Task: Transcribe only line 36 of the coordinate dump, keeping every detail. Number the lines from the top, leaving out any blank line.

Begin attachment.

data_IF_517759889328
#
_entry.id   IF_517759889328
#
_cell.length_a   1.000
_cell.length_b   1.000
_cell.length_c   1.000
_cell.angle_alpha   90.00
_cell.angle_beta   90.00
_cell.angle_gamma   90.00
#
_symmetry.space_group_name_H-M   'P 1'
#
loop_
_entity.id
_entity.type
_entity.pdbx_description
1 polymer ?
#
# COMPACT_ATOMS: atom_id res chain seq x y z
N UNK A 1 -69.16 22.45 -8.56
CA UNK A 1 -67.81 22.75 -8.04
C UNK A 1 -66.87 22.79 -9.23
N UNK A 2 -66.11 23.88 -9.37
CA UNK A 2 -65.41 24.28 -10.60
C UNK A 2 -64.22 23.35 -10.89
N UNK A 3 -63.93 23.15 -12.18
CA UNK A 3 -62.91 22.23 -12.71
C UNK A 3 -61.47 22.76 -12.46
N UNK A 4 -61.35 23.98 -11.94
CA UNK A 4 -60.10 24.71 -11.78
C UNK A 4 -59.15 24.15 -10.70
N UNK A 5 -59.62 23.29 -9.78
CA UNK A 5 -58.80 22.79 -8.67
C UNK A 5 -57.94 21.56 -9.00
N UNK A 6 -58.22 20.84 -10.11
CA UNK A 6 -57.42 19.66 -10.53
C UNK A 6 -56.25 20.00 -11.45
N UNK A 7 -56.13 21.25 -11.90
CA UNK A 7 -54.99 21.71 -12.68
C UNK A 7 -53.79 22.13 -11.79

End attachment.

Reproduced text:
N UNK A 6 -58.22 20.84 -10.11